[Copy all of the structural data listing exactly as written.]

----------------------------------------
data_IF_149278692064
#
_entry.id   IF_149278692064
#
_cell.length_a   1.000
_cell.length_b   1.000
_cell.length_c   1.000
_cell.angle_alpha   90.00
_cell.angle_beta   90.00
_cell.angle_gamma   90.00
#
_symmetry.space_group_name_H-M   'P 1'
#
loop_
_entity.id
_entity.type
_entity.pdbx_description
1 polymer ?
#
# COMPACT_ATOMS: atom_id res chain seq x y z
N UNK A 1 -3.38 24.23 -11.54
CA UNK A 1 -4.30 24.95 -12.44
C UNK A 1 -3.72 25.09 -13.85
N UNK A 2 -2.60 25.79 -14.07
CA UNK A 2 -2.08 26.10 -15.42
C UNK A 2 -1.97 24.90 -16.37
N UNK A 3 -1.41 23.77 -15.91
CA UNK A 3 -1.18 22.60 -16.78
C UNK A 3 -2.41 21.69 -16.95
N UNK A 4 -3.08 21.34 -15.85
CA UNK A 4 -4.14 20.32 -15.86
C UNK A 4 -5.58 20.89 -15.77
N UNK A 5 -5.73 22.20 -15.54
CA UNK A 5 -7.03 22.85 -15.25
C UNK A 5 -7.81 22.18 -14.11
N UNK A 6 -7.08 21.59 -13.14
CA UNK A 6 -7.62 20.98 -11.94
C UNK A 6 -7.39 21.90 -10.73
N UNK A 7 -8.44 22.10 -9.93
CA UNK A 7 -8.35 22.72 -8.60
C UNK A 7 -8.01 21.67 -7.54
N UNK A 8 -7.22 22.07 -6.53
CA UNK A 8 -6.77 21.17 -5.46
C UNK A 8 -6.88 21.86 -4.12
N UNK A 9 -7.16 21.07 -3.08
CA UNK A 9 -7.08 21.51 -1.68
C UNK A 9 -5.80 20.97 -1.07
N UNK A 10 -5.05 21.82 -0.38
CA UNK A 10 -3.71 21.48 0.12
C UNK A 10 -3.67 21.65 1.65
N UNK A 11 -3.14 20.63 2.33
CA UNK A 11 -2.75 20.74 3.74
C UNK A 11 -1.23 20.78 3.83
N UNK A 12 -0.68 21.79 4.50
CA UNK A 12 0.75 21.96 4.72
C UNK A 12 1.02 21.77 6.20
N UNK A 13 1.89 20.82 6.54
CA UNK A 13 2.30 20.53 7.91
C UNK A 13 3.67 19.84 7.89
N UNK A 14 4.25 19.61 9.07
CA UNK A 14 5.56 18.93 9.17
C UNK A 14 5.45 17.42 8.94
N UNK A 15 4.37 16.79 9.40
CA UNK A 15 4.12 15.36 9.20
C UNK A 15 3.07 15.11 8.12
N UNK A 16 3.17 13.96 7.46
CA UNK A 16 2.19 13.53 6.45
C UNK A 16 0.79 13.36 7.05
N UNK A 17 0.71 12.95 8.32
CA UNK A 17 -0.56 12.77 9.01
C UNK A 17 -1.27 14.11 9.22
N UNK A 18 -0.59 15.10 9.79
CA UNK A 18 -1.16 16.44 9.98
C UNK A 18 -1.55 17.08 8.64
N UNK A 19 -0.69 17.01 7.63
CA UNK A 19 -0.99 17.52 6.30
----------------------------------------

data_IF_149278692064
#
_entry.id   IF_149278692064
#
_cell.length_a   1.000
_cell.length_b   1.000
_cell.length_c   1.000
_cell.angle_alpha   90.00
_cell.angle_beta   90.00
_cell.angle_gamma   90.00
#
_symmetry.space_group_name_H-M   'P 1'
#
loop_
_entity.id
_entity.type
_entity.pdbx_description
1 polymer ?
#
# COMPACT_ATOMS: atom_id res chain seq x y z
N UNK A 1 -3.38 24.23 -11.54
CA UNK A 1 -4.30 24.95 -12.44
C UNK A 1 -3.72 25.09 -13.85
N UNK A 2 -2.60 25.79 -14.07
CA UNK A 2 -2.08 26.10 -15.42
C UNK A 2 -1.97 24.90 -16.37
N UNK A 3 -1.41 23.77 -15.91
CA UNK A 3 -1.18 22.60 -16.78
C UNK A 3 -2.41 21.69 -16.95
N UNK A 4 -3.08 21.34 -15.85
CA UNK A 4 -4.14 20.32 -15.86
C UNK A 4 -5.58 20.89 -15.77
N UNK A 5 -5.73 22.20 -15.54
CA UNK A 5 -7.03 22.85 -15.25
C UNK A 5 -7.81 22.18 -14.11
N UNK A 6 -7.08 21.59 -13.14
CA UNK A 6 -7.62 20.98 -11.94
C UNK A 6 -7.39 21.90 -10.73
N UNK A 7 -8.44 22.10 -9.93
CA UNK A 7 -8.35 22.72 -8.60
C UNK A 7 -8.01 21.67 -7.54
N UNK A 8 -7.22 22.07 -6.53
CA UNK A 8 -6.77 21.17 -5.46
C UNK A 8 -6.88 21.86 -4.12
N UNK A 9 -7.16 21.07 -3.08
CA UNK A 9 -7.08 21.51 -1.68
C UNK A 9 -5.80 20.97 -1.07
N UNK A 10 -5.05 21.82 -0.38
CA UNK A 10 -3.71 21.48 0.12
C UNK A 10 -3.67 21.65 1.65
N UNK A 11 -3.14 20.63 2.33
CA UNK A 11 -2.75 20.74 3.74
C UNK A 11 -1.23 20.78 3.83
N UNK A 12 -0.68 21.79 4.50
CA UNK A 12 0.75 21.96 4.72
C UNK A 12 1.02 21.77 6.20
N UNK A 13 1.89 20.82 6.54
CA UNK A 13 2.30 20.53 7.91
C UNK A 13 3.67 19.84 7.89
N UNK A 14 4.25 19.61 9.07
CA UNK A 14 5.56 18.93 9.17
C UNK A 14 5.45 17.42 8.94
N UNK A 15 4.37 16.79 9.40
CA UNK A 15 4.12 15.36 9.20
C UNK A 15 3.07 15.11 8.12
N UNK A 16 3.17 13.96 7.46
CA UNK A 16 2.19 13.53 6.45
C UNK A 16 0.79 13.36 7.05
N UNK A 17 0.71 12.95 8.32
CA UNK A 17 -0.56 12.77 9.01
C UNK A 17 -1.27 14.11 9.22
N UNK A 18 -0.59 15.10 9.79
CA UNK A 18 -1.16 16.44 9.98
C UNK A 18 -1.55 17.08 8.64
N UNK A 19 -0.69 17.01 7.63
CA UNK A 19 -0.99 17.52 6.30